The new deal meant the Sun would become a morning publication, but with a twist: as a broadsheet section inserted inside the R-J for distribution.
The R-J has the right to put advertising in the Sun, and the latter has the right to reject it within certain terms.
"At this point we are not selling ads in the Sun," says Sherman Frederick, publisher of the R-J and chief executive of Stephens Media.
The R-J pays the Las Vegas Sun a fee that slides depending on how well the R-J does.
The R-J is known as a conservative news- paper: It was one of the few major metros to endorse John McCain for President, while the Sun backed Barack Obama.
By 1950, Hank had acquired the Sun, which was started a year earlier when printing union members of the R-J were locked out.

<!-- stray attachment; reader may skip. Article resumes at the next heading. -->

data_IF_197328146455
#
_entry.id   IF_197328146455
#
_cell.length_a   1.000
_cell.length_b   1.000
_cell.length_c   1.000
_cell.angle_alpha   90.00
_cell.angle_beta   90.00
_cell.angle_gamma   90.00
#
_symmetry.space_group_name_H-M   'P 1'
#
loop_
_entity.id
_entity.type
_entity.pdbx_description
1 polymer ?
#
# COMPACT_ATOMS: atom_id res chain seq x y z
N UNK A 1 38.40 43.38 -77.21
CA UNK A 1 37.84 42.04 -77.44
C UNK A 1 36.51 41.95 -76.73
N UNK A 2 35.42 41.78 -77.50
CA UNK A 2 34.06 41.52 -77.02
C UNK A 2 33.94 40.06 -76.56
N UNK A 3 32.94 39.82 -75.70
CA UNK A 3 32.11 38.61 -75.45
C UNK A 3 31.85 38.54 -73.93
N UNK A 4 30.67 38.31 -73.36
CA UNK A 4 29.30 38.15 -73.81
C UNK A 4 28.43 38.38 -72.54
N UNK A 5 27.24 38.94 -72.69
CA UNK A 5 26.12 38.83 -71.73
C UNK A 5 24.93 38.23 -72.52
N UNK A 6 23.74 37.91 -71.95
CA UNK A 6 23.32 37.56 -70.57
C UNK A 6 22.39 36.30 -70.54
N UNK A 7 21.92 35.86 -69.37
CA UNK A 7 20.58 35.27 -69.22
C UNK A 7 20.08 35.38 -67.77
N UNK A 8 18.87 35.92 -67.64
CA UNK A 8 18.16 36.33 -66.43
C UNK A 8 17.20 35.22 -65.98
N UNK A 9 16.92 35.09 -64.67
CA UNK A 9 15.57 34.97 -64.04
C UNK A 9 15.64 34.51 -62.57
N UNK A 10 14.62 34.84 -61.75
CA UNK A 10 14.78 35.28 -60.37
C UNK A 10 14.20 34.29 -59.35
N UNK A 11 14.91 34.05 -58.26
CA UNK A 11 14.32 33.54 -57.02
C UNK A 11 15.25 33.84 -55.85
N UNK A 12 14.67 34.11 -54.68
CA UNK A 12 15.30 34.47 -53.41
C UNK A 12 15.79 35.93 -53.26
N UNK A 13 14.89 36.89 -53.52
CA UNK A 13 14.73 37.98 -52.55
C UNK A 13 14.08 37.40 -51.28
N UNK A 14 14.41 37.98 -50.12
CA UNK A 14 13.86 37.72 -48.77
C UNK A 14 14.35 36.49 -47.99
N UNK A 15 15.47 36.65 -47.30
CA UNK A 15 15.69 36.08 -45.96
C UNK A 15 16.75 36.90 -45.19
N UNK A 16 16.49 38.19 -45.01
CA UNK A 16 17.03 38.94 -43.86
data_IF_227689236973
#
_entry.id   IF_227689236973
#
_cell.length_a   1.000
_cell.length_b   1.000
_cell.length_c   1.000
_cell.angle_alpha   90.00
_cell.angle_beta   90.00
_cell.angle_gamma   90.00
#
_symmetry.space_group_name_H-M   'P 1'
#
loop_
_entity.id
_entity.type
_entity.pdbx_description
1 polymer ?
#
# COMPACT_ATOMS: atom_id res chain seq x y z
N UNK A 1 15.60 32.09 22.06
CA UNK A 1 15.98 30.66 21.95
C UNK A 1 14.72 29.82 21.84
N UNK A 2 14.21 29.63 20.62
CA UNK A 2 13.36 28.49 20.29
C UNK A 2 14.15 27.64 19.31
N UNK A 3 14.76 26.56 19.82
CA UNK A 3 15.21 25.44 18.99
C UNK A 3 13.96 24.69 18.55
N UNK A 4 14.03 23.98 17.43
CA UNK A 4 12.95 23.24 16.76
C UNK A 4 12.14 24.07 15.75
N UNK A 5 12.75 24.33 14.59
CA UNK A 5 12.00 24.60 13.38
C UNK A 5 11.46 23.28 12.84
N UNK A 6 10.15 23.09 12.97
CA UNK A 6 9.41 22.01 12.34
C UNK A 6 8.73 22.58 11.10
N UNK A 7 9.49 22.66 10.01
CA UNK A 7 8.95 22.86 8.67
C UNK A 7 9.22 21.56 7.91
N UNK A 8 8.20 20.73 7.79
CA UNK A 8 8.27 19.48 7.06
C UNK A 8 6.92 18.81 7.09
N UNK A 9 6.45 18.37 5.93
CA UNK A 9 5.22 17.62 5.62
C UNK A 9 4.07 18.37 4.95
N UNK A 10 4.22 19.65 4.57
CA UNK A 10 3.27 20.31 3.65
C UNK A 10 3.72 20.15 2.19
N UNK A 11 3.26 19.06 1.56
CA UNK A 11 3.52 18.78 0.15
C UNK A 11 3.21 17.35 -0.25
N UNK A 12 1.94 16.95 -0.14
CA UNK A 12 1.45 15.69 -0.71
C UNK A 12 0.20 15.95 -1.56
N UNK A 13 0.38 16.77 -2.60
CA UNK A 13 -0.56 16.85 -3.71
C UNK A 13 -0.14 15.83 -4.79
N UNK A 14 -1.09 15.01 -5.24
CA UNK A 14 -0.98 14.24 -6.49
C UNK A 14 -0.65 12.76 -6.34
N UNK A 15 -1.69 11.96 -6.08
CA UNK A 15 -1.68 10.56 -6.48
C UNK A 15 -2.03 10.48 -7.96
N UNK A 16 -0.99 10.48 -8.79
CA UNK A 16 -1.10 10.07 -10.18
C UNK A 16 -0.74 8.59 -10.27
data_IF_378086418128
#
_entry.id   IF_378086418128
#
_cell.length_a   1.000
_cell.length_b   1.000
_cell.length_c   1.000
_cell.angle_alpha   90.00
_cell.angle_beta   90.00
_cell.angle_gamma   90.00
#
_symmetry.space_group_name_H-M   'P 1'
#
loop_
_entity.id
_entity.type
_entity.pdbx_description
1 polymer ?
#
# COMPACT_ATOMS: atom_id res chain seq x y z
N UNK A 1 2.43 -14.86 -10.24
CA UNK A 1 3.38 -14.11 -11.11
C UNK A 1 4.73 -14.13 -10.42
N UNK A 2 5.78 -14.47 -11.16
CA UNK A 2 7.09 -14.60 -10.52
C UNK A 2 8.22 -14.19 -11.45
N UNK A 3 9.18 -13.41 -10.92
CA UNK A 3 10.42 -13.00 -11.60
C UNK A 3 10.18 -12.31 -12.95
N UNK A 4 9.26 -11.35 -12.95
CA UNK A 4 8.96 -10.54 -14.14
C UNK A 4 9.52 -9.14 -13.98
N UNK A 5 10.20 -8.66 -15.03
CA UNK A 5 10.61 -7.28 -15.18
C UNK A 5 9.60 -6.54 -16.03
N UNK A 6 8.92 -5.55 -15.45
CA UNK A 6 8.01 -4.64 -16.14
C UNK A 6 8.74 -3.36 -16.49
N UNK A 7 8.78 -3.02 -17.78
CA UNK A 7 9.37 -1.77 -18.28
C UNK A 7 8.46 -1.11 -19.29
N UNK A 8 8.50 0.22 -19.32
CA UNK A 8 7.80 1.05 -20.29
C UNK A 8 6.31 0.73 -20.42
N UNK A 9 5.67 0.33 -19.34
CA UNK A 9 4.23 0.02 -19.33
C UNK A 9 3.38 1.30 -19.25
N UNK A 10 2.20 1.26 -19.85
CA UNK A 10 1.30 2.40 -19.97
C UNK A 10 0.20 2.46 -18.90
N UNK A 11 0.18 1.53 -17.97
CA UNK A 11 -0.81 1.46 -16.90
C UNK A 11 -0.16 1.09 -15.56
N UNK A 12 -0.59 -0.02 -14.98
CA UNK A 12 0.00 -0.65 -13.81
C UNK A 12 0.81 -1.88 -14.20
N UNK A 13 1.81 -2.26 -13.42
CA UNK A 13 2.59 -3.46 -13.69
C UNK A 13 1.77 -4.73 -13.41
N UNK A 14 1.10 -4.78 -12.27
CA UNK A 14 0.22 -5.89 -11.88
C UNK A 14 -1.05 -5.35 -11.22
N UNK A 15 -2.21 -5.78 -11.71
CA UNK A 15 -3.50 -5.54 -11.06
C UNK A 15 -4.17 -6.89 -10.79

Frederick, meanwhile, says that the R-J is doing fine financially even though he wouldn't put a number to it, citing that the company is private.
But Geoff Schumacher, the Mercury's editor and publisher, says the paper won't shy away from casting a critical eye on the R-J if necessary.
Tangling the web further, the R-J and the Sun signed a joint operating agreement in 1989.
Hausch said she has been unable to reach a satisfactory financial settelement with the R-J and will take her complaint to court if the NERC does not resolve the issue.
R-J publisher David Osborn refused to comment on the case to E&P, saying it was a "personnel matter."